Nvidia has finally revealed the details of its highly anticipated next-generation graphics GPUs. Nvidia CEO Jen-Hsun Huang first revealed the roadmap for Pascal in March of 2014. It’s been a long wait, but based on what we learned tonight, it looks like the wait was worth it.
Two high-end graphics cards will be shipping in the next few weeks: The GTX 1070, which will replace Nvidia’s price to performance value leader, the GTX 970; and the GTX 1080, which takes the place of the very capable GTX 980, while simultaneously dethroning the company’s flagship Titan X as the fastest GPU the company has ever launched. Both cards promise significant performance increases over their predecessors, while drawing less power than the already power-efficient Maxwell GPUs.
GTX 1080 And GTX 1070
The star of the show is Nvidia’s GTX 1080, which features 7.2 billion transistors and 2560 CUDA cores operating at an unbelievable 2.1 GHz. Nvidia said the card delivers 9 TFlops of rendering performance. The GTX 1080 is Nvidia’s first graphics processor to use TSMC’s 16nm FinFET process node. The smaller process node is a key element to Pascal’s power efficiency, but Jen-Hsun Huang, Nvidia’s CEO, said there were thousands of improvements and innovations, and billions of dollars in research and development that went into designing Pascal.
Nvidia said that the GTX 1080 offers two times the performance of the company’s current flagship Titan X, while delivering three times the power efficiency. AMD will also be moving to a smaller FinFET node process for its upcoming Polaris GPUs later this summer, but it will be moving to GlobalFoundaries’ even smaller 14nm process. We’re eager to compare the power efficiency of the two products in the coming months, but Nvidia has certainly set the bar high with Pascal.
Huang also announced the GTX 1070, which also offers staggering performance. Nvidia did not reveal the number of CUDA cores or transistors that make up the GPU in the 1070, but Huang said the card offers 6.5 TFLOPS of floating point performance, and that this card will outperform a Titan X, as well.
Last year, AMD launched its R9 Fury series featuring Fiji GPUs, which featured HBM memory with much higher memory bandwidth than traditional GDDR5. Nvidia chose to skip the first generation of HBM memory, but the roadmap it shared at GTC 2015 indicated that we would see 3D memory on Pascal. We somewhat expected to see HBM2 paired with these upcoming cards, but neither of them feature this advanced memory technology. We will likely still see HBM2 memory paired with a Pascal architecture GPU, but we may be waiting some time for that.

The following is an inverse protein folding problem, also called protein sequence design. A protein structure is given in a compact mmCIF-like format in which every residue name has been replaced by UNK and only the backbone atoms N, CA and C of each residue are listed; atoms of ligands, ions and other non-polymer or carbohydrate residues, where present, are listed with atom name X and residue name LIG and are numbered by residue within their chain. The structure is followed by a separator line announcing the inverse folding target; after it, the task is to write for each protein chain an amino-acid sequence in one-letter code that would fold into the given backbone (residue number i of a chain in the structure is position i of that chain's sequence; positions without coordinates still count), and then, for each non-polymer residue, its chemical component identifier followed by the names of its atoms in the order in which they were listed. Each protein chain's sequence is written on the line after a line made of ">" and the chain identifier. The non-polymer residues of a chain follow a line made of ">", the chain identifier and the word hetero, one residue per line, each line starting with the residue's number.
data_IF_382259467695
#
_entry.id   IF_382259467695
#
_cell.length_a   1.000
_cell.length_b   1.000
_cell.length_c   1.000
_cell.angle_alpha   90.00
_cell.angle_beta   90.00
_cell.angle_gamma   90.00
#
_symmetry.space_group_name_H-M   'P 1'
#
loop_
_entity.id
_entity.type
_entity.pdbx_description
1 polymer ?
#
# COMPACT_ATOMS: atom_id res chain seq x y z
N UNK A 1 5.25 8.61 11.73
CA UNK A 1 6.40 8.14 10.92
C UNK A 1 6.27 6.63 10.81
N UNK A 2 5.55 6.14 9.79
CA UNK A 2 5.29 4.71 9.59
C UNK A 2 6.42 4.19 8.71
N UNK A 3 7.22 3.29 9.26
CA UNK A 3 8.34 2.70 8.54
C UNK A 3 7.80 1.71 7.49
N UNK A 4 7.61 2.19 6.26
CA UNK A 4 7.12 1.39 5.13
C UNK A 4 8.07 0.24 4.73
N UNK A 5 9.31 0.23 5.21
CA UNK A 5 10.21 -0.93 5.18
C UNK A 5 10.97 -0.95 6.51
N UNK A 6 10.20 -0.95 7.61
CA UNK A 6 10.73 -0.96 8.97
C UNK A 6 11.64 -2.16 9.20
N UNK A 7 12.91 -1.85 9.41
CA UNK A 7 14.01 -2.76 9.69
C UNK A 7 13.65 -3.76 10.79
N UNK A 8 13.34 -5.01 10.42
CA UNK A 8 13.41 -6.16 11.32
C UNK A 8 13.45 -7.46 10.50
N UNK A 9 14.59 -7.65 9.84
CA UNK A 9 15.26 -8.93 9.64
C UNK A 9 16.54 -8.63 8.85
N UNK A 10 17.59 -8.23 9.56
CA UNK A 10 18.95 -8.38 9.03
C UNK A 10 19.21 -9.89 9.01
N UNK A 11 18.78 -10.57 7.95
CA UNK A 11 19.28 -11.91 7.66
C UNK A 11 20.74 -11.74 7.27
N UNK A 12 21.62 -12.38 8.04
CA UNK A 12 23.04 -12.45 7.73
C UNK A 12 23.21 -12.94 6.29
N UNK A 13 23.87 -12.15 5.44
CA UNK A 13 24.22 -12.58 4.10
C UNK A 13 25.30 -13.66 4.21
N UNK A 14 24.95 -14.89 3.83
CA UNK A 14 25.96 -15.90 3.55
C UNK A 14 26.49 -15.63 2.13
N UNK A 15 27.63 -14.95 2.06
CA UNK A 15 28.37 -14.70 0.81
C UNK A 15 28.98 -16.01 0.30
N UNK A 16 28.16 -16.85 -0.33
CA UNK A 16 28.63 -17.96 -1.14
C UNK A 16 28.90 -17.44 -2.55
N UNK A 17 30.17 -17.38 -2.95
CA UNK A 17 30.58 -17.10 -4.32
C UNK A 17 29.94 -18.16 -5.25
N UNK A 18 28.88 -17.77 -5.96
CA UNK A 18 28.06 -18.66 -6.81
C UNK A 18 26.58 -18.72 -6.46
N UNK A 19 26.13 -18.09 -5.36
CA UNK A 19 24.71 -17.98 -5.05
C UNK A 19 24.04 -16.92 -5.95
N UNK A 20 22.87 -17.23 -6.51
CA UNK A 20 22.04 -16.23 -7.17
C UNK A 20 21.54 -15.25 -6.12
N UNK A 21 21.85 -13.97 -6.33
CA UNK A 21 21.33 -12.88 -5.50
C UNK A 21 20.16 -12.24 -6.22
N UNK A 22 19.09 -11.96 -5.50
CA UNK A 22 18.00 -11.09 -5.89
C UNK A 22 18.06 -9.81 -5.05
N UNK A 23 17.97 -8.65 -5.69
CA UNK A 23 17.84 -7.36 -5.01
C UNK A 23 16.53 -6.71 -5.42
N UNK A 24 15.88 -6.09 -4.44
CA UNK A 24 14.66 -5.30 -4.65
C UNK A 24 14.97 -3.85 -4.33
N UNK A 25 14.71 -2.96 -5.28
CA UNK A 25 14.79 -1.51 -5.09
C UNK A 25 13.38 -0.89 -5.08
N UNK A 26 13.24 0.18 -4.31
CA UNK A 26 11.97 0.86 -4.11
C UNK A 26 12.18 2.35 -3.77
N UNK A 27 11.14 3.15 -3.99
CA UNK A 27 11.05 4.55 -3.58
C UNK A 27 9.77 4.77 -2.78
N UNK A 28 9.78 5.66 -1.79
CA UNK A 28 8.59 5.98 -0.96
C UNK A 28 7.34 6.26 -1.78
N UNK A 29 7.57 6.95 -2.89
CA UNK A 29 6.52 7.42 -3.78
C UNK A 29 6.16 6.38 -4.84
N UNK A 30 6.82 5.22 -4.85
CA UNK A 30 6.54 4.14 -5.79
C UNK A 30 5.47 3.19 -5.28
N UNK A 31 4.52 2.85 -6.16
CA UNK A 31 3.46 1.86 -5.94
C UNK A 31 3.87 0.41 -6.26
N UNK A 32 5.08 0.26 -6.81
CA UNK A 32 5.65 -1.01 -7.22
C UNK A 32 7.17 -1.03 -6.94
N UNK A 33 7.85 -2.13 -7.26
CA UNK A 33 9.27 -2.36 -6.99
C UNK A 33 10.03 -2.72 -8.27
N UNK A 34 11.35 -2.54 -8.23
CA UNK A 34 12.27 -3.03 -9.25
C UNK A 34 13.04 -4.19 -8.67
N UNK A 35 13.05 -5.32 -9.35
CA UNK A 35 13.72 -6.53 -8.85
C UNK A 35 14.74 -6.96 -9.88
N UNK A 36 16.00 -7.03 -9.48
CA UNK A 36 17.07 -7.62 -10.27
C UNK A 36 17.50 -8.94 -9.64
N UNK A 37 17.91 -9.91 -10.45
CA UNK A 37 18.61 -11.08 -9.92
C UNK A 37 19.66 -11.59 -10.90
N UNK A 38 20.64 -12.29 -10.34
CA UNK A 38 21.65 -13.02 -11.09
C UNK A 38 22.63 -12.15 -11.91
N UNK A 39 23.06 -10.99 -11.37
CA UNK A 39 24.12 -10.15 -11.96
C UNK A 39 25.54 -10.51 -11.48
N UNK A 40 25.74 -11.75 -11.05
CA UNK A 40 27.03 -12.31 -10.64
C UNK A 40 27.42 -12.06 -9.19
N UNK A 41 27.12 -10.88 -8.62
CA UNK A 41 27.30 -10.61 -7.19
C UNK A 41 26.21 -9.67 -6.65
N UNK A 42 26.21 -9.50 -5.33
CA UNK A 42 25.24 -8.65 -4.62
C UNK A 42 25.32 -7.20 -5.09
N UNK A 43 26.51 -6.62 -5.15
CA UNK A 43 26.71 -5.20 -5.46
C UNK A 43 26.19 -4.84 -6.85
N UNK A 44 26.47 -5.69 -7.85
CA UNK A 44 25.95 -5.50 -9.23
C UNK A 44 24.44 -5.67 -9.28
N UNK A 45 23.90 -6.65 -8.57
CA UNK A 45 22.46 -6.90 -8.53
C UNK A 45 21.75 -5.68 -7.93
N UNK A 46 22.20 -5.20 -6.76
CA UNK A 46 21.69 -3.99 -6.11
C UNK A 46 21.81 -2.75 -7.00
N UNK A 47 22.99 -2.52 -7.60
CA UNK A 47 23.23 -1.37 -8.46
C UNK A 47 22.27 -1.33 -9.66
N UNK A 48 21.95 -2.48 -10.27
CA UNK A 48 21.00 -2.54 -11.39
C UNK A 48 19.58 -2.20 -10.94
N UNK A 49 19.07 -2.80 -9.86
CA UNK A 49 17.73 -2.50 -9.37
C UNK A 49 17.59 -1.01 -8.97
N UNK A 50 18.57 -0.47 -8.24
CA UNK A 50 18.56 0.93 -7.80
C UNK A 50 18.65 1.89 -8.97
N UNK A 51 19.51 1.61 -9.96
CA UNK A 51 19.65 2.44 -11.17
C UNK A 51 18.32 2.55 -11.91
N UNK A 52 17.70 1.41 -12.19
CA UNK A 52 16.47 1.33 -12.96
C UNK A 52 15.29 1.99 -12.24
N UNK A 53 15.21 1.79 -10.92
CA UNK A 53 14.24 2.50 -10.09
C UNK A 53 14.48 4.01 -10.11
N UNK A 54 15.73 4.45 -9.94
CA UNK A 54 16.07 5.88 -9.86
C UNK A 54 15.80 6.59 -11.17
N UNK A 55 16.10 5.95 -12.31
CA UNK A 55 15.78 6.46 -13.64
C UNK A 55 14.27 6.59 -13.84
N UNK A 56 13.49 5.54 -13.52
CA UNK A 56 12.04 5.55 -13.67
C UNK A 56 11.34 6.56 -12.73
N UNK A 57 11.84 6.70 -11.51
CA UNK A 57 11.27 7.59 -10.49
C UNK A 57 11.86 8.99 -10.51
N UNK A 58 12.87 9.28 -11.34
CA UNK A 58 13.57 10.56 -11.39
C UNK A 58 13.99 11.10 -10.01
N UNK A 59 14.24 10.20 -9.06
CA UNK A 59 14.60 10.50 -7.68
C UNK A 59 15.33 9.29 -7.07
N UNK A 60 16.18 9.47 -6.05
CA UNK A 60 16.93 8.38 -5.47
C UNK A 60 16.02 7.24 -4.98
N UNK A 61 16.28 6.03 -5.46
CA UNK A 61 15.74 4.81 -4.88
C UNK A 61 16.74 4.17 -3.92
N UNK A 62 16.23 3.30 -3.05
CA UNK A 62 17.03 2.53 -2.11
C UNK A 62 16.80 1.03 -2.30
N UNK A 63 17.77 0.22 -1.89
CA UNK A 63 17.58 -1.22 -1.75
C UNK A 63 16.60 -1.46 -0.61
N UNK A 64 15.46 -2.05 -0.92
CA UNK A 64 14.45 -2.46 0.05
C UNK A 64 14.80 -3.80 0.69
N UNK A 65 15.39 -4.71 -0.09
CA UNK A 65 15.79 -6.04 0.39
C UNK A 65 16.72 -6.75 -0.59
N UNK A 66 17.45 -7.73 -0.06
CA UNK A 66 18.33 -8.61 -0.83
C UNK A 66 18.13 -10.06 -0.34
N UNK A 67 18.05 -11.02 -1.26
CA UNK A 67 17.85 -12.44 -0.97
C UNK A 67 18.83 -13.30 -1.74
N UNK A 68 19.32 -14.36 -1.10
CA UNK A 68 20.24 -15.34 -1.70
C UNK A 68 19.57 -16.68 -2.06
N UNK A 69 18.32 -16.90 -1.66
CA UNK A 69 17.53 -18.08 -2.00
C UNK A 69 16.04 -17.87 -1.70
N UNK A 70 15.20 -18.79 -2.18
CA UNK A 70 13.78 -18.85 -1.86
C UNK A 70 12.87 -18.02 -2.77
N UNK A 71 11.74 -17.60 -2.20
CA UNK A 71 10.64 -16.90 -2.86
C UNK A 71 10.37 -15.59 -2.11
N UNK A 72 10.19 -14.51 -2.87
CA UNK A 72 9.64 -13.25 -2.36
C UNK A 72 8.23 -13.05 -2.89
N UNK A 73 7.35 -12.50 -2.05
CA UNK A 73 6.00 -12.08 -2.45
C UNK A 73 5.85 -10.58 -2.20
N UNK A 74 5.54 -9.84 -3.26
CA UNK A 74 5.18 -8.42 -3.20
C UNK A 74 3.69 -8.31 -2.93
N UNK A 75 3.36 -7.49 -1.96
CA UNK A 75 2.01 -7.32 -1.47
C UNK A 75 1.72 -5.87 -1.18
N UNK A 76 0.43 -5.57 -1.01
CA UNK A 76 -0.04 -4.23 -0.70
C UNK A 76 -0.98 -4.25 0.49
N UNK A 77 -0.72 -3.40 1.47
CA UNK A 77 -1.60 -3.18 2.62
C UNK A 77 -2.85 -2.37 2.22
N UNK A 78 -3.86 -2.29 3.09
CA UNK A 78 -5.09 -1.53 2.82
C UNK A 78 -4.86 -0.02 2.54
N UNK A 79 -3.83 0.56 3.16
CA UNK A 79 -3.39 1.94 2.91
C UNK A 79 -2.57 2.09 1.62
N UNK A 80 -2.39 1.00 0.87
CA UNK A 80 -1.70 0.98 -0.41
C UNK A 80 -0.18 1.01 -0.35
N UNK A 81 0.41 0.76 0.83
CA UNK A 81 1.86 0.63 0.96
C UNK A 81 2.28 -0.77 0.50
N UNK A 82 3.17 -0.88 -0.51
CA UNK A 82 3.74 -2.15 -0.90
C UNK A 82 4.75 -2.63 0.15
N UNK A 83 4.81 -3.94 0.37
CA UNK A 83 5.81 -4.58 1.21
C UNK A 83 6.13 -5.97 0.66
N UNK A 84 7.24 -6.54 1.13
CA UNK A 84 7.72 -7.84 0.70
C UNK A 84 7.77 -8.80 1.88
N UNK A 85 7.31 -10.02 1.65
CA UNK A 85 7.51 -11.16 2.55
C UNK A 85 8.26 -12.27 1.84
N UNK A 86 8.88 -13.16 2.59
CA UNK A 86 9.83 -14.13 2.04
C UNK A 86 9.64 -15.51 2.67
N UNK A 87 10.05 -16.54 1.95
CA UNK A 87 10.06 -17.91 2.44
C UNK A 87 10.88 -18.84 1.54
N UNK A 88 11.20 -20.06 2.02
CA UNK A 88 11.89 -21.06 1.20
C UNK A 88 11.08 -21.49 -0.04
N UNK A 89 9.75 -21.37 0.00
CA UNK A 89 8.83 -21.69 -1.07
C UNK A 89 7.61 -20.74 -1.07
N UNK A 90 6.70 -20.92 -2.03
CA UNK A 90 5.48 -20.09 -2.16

GDDR5X is the next fastest memory available compared to HBM; Micron revealed GDDR5X in September 2015. The company told us that GDDR5X offers significant performance increases by doubling the memory prefetch size. Micron said that initial GDDR5X yields would offer speeds of at least 10 Gbps. Nvidia said that the GTX 1080 is equipped with 8GB of GDDR5X memory, but it did not mention the frequency at which it operates. The GTX 1070 is also equipped with 8GB of memory, but it’s not using GDDR5X. Nvidia chose to use traditional GDDR5 with the lower-end card.
Simultaneous Multi-Projection Pipeline
Nvidia said that part of the magic behind Pascal’s rendering performance is a new technology called the Simultaneous Multi-Projection Pipeline. Nvidia explained that traditional rendering techniques use one single-view port to to output to displays. This works just fine with a single display, but we’ve seen a rapid change in display technology, from multi-screen setups to ultrawide displays and now VR HMDs with dual displays that require warping and unique rendering techniques.
The traditional rendering methods don’t play well with multiple displays. You generally see warping on peripheral monitors in surround setups, and warping an image for a VR display wastes performance by rendering parts of the image that are never seen. This allows the company to dedicate a properly proportioned scene to each display in a surround system. Huang said this was previously possible only if you had a GPU for each display in your system.
For VR rendering, Nvidia takes this idea even further. It dedicates four view ports per eye for an HMD and prewarps the image before hitting the lenses. The end result is a clearer image with more accurate proportions. Nvidia calls this Lens Matched Shading.
|NVIDIA GeForce GTX 1080||NVIDIA GeForce GTX 980 Ti||NVIDIA GeForce GTX 1070||NVIDIA GeForce GTX 980||NVIDIA GeForce GTX 970|
|Process Node||16nm FinFET||28nm||16nm FinFET||28nm||28nm|
|Transistors||7.2 Billion||8 Billion||?||5.2 Billion|
|CUDA Cores||2560 CUDA Cores||2816 CUDA Cores||?||2048 CUDA Cores||1664 Cuda Cores|
|VRAM||8 GB GDDR5X||6 GB GDDR5||8 GB GDDR5||4 GB GDDR5||4GB GDDR5|
Today’s announcement is simply a reveal of what’s to come. The GTX 1080 will launch on May 27, and there will be two variants: the GTX 1080, which will carry a price tag of $599, and a Founders Edition, which is supposed to offer higher overclocking potential for $699. The GTX 1070 will launch on June 10. The standard card will sell for $379, and the Founder Edition will be available for $449.
Source: Toms Hardware